Basically, start talking to yourself in a kind way. Think of it this way: if you had a boss who always talked to you the way you talk to you: (i.e. you’ll never accomplish anything great, everyone thinks you’re dumb, why are you even trying if you are just going to fail), how long would you still be working for that person? Exactly. You would quit as soon as possible.
So stop talking to yourself in the same tone of voice that would make you speak to HR and file a complaint if anyone in real life started talking that way to you.
Honestly, most of the thoughts I used to think, I wouldn’t even say those things to my worse enemies.
And that’s why my brain hated me. Because I used to bully it, without even giving it any reward for doing a good job.
Which brings me to my second point:
2. You must reward yourself for the good things you do.
After you’ve stopped beating yourself up inside your head, you must begin to replace those negative thoughts with positive ones.
The best way to do this is to start noticing all the good you do and actively congratulating yourself for them.
Like, really taking the time to notice all the good things about yourself and replay those over and over in your head. Your brain will start to release tons of oxytocin (the feel-good hormone) and your self-confidence will skyrocket fast.
The best way to do this is:
A. Celebrate the small victories.
Did you do a great job with your presentation today? Did you go to the gym? Did you talk kindly to someone even though you wanted to throw a brick at them?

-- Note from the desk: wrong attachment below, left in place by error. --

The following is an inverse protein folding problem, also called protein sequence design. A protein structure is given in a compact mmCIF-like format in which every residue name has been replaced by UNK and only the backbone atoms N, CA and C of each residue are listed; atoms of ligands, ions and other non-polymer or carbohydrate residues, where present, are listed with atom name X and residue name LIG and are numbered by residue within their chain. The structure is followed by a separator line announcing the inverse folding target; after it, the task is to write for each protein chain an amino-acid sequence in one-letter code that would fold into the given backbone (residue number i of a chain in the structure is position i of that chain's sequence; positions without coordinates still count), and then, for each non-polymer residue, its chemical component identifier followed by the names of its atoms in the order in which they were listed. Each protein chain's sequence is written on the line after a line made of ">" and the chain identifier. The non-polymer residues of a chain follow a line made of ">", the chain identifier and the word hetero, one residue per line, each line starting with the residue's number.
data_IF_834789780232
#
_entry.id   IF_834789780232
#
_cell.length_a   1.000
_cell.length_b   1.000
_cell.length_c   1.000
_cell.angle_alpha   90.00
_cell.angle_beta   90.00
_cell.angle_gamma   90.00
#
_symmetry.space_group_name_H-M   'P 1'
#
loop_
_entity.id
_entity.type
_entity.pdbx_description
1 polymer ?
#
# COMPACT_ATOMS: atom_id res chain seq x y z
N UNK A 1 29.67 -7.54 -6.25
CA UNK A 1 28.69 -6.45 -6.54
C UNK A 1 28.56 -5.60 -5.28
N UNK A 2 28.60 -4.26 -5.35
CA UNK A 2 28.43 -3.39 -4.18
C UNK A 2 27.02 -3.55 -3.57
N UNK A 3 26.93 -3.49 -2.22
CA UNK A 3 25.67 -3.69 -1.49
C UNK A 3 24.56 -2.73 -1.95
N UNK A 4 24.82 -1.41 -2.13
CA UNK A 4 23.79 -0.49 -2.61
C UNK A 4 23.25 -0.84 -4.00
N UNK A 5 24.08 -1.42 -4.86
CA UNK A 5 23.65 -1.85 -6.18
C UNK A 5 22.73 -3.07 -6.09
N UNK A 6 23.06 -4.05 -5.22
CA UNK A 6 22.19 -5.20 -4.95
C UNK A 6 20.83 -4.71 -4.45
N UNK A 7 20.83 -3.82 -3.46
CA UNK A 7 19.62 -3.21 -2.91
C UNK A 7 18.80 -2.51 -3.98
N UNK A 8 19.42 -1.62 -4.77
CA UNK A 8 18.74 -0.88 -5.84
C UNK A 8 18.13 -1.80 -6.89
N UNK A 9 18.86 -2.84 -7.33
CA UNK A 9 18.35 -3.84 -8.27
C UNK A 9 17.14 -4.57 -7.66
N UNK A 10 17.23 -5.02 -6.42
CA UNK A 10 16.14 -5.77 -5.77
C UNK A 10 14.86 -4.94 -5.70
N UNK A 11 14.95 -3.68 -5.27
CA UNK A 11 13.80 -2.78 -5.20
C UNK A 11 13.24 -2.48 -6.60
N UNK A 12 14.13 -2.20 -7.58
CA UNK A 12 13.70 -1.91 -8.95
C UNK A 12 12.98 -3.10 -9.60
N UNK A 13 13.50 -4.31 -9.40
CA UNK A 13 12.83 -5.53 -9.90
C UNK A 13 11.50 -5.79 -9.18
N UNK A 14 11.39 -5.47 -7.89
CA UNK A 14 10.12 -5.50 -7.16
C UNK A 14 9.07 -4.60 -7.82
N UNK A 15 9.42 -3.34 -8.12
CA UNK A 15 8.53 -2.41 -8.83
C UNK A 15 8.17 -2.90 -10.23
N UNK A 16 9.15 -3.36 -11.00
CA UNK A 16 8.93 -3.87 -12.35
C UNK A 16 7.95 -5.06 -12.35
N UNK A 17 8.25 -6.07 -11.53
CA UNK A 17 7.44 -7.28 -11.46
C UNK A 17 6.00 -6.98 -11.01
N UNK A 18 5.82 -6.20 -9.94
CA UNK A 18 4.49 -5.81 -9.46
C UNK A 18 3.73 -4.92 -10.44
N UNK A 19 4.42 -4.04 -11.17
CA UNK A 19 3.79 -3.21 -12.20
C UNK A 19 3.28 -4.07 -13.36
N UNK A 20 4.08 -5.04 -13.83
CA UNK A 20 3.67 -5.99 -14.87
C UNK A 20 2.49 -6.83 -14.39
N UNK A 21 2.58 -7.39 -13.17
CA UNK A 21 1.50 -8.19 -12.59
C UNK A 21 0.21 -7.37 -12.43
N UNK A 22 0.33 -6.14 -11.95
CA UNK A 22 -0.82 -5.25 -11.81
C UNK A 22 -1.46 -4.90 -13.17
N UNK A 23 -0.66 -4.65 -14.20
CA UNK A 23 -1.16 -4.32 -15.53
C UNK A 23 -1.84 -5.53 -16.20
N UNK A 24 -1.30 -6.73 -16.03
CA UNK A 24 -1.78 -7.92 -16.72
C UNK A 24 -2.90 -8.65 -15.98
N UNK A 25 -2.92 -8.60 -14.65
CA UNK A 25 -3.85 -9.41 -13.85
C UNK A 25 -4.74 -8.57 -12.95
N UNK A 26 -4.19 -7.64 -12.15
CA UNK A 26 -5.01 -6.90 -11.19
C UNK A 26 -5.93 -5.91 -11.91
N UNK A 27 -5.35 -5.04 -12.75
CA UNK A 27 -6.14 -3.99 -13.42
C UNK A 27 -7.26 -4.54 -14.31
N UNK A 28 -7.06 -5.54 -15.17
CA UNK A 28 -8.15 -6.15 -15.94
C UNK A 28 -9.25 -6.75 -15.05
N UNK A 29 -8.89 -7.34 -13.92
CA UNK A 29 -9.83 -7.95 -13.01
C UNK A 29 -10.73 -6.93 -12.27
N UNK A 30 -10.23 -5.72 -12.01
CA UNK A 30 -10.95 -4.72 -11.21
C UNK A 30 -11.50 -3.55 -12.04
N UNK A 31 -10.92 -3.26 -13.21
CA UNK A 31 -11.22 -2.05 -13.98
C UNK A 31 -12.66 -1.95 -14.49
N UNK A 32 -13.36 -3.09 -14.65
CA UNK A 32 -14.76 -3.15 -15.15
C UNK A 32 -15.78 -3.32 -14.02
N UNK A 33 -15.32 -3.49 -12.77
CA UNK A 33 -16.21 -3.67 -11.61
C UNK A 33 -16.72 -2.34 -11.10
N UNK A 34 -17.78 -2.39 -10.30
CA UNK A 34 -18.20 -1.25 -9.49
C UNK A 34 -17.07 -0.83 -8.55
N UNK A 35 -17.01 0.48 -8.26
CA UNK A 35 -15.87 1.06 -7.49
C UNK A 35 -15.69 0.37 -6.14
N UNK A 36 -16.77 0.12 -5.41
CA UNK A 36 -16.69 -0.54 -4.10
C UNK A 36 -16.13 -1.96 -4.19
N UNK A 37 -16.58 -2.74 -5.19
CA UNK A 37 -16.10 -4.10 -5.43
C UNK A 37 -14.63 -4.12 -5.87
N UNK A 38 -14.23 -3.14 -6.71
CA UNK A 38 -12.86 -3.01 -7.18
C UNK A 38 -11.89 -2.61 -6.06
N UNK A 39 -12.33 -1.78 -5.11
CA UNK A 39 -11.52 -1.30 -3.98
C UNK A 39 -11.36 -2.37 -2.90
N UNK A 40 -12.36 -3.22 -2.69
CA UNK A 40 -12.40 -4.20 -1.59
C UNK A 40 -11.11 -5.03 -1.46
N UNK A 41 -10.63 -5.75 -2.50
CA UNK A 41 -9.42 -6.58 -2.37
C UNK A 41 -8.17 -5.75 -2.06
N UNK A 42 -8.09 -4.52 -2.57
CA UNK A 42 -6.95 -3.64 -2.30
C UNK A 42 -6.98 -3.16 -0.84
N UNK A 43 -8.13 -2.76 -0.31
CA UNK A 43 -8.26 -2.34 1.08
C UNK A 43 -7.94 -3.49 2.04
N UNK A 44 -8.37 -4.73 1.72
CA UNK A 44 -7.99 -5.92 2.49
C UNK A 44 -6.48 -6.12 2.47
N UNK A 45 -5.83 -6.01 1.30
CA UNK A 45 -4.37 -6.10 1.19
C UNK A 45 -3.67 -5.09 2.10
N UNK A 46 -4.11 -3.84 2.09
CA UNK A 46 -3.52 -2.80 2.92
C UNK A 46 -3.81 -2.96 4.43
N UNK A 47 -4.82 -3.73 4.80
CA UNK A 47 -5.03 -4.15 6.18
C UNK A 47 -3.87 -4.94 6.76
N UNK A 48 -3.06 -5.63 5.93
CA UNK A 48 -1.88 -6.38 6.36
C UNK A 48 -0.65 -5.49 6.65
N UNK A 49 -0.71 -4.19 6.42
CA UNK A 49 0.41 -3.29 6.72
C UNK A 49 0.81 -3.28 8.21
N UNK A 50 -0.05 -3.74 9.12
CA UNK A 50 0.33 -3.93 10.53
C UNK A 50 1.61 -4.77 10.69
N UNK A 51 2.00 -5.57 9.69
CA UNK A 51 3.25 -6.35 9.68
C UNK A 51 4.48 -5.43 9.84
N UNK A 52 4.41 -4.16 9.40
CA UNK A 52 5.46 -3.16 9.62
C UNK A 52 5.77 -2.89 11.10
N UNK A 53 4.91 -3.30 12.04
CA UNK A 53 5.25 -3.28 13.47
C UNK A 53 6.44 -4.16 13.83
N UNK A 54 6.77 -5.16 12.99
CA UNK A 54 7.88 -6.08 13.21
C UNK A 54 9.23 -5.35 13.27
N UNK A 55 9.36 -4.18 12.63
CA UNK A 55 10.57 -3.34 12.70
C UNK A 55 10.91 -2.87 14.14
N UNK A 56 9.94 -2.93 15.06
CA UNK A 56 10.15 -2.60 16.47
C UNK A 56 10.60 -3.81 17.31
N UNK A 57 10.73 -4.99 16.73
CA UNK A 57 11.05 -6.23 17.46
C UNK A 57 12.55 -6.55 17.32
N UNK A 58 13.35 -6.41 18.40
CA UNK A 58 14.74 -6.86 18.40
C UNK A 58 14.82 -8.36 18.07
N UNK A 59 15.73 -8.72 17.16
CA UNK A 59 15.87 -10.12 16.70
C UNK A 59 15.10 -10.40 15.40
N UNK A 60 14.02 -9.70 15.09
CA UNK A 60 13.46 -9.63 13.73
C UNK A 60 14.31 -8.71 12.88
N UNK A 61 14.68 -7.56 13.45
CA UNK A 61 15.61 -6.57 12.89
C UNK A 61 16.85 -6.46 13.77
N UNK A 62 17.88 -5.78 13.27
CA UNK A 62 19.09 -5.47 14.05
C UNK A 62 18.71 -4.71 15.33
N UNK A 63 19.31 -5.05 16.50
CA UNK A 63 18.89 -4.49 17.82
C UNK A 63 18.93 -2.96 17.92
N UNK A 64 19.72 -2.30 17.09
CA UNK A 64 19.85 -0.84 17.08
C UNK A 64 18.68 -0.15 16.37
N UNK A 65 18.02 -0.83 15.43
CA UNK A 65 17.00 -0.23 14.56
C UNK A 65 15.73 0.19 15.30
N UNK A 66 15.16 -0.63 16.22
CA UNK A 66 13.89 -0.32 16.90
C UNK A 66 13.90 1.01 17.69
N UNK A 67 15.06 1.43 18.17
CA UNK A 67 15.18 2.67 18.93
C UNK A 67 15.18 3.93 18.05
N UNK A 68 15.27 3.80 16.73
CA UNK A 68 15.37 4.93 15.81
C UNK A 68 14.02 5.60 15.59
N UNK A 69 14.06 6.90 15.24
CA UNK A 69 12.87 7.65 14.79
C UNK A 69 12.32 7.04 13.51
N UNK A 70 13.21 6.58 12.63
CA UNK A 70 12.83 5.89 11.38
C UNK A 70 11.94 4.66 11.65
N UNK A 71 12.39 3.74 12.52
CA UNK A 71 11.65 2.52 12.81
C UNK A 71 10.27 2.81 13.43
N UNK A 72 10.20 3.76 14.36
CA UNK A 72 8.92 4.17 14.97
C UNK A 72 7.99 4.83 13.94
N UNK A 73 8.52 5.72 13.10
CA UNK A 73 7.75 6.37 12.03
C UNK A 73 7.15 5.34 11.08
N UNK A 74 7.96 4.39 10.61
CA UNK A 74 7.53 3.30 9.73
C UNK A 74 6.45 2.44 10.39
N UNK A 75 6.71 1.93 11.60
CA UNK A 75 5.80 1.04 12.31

You better play that up and start celebrating it, because that is the stuff of champions, my friend!
It’s as simple as this:
Start talking to yourself how you would want your dream employer to talk to you. You did a great job on the presentation, right? Well any good boss would talk to you afterwards and say, “Awesome job with the presentation today! Keep up the good work!” So begin saying that to yourself.
Say, “self, you did a rockin’ job! I know you were worried about giving that presentation today, but you went in there and gave it your best, and it was awesome! You did a great job preparing the material and you gave it your all in that conference room. Way to go!!”
(This might seem hard to do at first or even silly when you first start, but trust me, once you start talking to your mind like this, you’ll find that your self-confidence will soar through the roof.)
B. Be kind to yourself if things don’t go right
We are all human, and sometimes things don’t go as planned. If you make a mistake, learn from it but you don’t have to keep beating yourself up.
In fact, more important than congratulating yourself when things go right is being kind to yourself when things go wrong.
If you make a mistake, it’s really ok. We are all human, and this hiccup does not- in any way!- affect your worth as a person. Laugh about it and move on.
Once you start to think thoughts about yourself that are more supportive, you’ll start to see a big difference in how you feel about yourself. <3